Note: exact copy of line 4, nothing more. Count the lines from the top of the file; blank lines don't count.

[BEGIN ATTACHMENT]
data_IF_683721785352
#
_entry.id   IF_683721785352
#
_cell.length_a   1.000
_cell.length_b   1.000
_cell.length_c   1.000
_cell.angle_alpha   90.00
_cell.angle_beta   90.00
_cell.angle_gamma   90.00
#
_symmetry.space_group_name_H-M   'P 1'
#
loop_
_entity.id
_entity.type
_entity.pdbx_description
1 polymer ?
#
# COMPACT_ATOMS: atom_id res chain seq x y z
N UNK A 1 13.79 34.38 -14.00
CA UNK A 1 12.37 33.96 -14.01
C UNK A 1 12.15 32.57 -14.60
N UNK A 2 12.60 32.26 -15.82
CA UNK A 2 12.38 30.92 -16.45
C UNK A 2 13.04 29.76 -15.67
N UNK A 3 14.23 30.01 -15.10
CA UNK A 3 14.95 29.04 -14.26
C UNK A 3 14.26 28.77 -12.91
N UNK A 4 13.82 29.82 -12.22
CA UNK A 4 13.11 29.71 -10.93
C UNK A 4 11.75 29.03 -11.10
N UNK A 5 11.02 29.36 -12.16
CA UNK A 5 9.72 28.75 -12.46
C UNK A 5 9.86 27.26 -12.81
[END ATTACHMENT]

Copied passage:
#